Alligator bites off swimming teen’s arm
Wednesday, July 11, 2012
MOORE HAVEN, Fla. (AP) — An alligator at least 10 feet long lunged at a teenager swimming in a river and bit off the teen’s right arm below the elbow, state wildlife officials said Tuesday.
Kaleb Langdale, 17, survived the encounter Monday in the Caloosahatchee River west of Lake Okeechobee. Wildlife officers who caught and killed the alligator retrieved the arm, but doctors were unable to reattach it.
“We found the alligator that was responsible,” Florida Fish and Wildlife Conservation Commission spokesman Jorge Pino said. “We were able to kill the alligator and dissect the alligator, remove the arm and transport the arm to the hospital to see if the doctors could reattach the limb.”
The alligator was 10 or 11 feet long, Pino said.
The teen was in good condition Tuesday at Lee Memorial Hospital in Fort Myers.
The alligator went straight for Langdale as he was swimming, Matt Baker said of his friend.
“It came at him and he put his arm in the way instead of letting it get to his body. It took his arm and him under,” Baker said.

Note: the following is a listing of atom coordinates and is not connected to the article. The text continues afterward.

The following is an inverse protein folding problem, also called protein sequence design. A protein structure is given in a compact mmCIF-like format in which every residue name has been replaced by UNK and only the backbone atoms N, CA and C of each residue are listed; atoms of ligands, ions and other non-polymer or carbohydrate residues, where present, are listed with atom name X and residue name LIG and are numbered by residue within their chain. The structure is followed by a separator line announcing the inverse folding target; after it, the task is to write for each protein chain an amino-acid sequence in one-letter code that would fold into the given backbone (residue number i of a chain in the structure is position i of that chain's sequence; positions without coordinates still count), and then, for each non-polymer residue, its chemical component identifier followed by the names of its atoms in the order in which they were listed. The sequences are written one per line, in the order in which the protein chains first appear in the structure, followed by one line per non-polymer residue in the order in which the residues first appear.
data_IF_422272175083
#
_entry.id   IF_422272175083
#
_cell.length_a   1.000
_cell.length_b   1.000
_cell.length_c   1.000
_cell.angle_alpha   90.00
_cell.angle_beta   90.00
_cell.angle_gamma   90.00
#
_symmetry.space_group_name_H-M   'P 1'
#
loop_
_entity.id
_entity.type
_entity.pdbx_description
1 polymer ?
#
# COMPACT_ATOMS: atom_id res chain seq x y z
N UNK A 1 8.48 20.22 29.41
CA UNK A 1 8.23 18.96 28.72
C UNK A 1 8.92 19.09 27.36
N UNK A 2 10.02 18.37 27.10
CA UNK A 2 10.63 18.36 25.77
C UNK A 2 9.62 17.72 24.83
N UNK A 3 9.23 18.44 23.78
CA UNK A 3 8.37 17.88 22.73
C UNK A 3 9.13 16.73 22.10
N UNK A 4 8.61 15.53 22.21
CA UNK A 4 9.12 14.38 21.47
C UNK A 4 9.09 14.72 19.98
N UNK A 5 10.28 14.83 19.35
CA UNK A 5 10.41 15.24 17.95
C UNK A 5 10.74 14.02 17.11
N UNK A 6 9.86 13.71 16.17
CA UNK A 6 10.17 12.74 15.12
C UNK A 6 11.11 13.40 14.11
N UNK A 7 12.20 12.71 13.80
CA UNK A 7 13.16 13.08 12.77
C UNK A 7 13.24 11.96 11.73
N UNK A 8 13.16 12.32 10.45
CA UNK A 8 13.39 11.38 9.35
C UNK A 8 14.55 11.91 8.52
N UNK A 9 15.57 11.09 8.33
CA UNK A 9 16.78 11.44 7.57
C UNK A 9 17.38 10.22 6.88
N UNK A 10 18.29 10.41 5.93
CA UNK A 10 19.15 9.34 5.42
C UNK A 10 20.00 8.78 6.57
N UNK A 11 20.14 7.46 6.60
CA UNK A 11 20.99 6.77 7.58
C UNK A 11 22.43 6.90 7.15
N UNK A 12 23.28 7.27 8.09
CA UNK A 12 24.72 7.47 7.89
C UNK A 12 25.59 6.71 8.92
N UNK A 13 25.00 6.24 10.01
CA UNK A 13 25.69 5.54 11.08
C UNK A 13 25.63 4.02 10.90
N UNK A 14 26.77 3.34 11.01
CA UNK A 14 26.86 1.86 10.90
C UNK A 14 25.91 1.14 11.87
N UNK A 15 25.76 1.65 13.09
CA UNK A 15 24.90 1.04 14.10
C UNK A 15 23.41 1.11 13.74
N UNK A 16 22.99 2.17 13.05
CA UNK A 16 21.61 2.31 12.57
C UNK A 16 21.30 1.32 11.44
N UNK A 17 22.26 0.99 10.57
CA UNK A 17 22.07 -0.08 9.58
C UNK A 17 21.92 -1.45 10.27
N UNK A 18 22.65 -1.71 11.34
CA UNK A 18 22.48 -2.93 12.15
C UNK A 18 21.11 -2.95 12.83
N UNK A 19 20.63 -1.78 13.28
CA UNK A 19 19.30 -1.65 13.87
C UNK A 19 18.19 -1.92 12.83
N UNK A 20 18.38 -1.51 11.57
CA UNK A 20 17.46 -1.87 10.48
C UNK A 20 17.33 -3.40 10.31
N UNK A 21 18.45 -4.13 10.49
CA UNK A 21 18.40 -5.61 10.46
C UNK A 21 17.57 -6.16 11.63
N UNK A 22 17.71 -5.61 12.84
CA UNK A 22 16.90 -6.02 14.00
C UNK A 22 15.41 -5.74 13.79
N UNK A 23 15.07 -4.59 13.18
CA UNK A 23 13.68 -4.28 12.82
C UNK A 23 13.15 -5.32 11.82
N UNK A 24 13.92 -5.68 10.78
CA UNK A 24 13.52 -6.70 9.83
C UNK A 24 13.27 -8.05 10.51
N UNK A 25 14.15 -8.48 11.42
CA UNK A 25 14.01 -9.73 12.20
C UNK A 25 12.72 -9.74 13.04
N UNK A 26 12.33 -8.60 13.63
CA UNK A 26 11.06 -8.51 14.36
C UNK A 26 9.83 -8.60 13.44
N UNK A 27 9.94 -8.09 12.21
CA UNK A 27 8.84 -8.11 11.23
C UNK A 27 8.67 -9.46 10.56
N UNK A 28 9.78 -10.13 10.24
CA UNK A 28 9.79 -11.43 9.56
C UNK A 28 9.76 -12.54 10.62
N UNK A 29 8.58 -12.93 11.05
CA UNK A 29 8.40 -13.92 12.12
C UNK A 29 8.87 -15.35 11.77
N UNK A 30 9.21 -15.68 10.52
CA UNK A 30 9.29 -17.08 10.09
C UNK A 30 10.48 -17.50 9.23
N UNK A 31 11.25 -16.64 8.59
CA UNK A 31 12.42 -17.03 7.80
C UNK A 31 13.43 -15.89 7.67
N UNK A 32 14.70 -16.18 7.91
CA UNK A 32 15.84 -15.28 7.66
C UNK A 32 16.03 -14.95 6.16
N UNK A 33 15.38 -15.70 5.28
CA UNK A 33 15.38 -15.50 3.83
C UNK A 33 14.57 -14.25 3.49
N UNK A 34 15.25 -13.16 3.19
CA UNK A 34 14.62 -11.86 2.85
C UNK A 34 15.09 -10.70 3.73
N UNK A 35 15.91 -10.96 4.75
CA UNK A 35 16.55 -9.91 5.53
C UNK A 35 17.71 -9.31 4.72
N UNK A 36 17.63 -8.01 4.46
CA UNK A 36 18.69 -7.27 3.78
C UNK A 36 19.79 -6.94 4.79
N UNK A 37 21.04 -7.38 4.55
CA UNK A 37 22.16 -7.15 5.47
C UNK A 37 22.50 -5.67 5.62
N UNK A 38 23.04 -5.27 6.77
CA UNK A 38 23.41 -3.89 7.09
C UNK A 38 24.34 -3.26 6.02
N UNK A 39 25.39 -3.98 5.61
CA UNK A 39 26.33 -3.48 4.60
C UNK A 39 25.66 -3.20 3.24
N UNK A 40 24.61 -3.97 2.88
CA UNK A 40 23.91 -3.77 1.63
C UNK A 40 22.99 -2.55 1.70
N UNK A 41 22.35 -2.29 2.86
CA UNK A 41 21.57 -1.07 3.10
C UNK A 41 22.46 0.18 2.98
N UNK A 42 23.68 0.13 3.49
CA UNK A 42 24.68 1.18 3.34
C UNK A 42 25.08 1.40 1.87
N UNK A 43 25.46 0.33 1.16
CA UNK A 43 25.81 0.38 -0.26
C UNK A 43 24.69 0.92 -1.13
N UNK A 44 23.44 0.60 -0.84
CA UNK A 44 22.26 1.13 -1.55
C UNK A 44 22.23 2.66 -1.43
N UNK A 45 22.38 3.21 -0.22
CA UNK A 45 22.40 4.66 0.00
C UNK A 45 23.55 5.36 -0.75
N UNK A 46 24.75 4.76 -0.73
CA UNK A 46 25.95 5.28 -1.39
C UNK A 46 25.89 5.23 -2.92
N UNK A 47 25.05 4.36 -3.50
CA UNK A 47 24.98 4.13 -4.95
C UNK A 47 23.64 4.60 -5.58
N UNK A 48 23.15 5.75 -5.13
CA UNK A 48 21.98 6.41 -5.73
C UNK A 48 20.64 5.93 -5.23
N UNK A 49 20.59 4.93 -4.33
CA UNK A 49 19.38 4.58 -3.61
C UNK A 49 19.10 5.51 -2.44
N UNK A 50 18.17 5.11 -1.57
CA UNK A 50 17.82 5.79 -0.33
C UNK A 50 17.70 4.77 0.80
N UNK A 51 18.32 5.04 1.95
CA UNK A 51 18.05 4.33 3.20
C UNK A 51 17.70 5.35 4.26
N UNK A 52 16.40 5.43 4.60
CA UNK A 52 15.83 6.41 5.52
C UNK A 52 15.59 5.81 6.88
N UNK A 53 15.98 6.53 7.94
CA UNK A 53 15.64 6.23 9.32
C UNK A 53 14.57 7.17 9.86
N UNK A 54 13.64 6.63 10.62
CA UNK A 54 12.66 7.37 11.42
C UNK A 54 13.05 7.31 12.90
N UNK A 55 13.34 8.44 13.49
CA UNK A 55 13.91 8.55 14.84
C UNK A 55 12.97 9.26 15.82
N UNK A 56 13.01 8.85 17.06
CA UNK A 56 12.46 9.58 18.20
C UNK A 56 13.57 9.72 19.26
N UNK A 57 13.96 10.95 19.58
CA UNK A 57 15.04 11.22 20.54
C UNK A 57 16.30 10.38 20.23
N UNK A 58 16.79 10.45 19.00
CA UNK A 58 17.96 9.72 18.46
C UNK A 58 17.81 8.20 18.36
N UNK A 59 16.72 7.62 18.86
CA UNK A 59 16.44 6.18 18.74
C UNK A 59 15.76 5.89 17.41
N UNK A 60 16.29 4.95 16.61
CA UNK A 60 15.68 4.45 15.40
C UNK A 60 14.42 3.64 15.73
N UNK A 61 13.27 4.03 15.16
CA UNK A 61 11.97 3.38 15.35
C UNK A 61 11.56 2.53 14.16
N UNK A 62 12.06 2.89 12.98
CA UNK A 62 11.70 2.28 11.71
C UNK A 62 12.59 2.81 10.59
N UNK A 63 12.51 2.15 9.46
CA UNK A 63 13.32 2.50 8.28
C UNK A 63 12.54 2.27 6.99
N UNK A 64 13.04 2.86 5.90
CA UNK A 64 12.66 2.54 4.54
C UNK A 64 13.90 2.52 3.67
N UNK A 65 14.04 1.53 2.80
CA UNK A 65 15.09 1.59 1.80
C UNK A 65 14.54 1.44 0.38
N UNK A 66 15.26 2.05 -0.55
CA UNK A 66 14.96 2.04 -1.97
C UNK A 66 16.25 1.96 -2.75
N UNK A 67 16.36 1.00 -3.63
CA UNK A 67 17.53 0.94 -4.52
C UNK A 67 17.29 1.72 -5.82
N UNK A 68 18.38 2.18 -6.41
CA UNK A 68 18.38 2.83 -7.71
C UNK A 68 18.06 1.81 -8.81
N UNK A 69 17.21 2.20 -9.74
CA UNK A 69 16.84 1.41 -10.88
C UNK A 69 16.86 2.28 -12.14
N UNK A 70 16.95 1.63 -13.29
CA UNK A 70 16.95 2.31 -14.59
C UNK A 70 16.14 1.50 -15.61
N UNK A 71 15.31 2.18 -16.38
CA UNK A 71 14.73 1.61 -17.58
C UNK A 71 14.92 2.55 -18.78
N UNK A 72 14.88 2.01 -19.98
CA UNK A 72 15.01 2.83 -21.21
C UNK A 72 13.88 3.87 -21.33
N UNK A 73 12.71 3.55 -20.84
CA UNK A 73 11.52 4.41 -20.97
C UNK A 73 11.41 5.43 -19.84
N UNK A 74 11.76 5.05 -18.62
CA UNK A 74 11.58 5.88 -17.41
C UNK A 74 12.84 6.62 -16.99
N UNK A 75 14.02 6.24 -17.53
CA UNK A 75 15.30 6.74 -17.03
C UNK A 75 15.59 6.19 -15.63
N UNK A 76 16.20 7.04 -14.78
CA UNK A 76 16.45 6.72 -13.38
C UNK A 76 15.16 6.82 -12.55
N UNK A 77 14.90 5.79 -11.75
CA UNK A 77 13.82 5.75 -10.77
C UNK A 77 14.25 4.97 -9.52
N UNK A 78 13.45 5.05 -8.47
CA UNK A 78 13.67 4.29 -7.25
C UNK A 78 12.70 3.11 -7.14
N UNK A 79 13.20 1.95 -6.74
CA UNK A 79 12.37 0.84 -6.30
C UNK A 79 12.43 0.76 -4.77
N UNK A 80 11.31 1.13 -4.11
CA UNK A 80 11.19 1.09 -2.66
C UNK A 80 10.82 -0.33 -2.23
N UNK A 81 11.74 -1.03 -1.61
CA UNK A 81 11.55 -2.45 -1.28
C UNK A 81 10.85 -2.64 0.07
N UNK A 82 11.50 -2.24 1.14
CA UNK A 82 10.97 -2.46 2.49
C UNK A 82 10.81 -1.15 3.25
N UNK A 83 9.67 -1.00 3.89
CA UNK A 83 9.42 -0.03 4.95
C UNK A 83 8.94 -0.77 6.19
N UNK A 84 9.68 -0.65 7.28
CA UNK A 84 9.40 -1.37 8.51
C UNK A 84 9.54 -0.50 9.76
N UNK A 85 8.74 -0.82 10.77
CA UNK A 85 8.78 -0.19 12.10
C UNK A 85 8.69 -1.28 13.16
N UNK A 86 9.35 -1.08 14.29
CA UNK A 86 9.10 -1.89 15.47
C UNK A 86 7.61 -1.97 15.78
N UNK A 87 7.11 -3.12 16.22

Another friend said Langdale popped out of the water shortly after being bitten.
“He was waving saying, ‘Call the paramedics! My arm is gone!’” Gary Beck said.
The Glades County area near Lake Okeechobee where Langdale was swimming is known to have several large alligators in it, Pino said.
Alligators are more active this time of year because it’s their mating season, which makes them more aggressive and inquisitive as they’re looking for food and for mates. Wildlife officers warn that alligators can call just about any body of water in Florida home.
“Anything that makes any splash in the water or any little commotion in the water may attract them to that particular location,” Pino said.
It’s rare for wild alligators to bite humans, though, Pino said.
“We have millions of people swimming in the state’s waterways and nothing happens,” he said.
Since 1948, 224 people have suffered major alligator bites, including 22 fatal bites, according to June 2011 conservation commission data.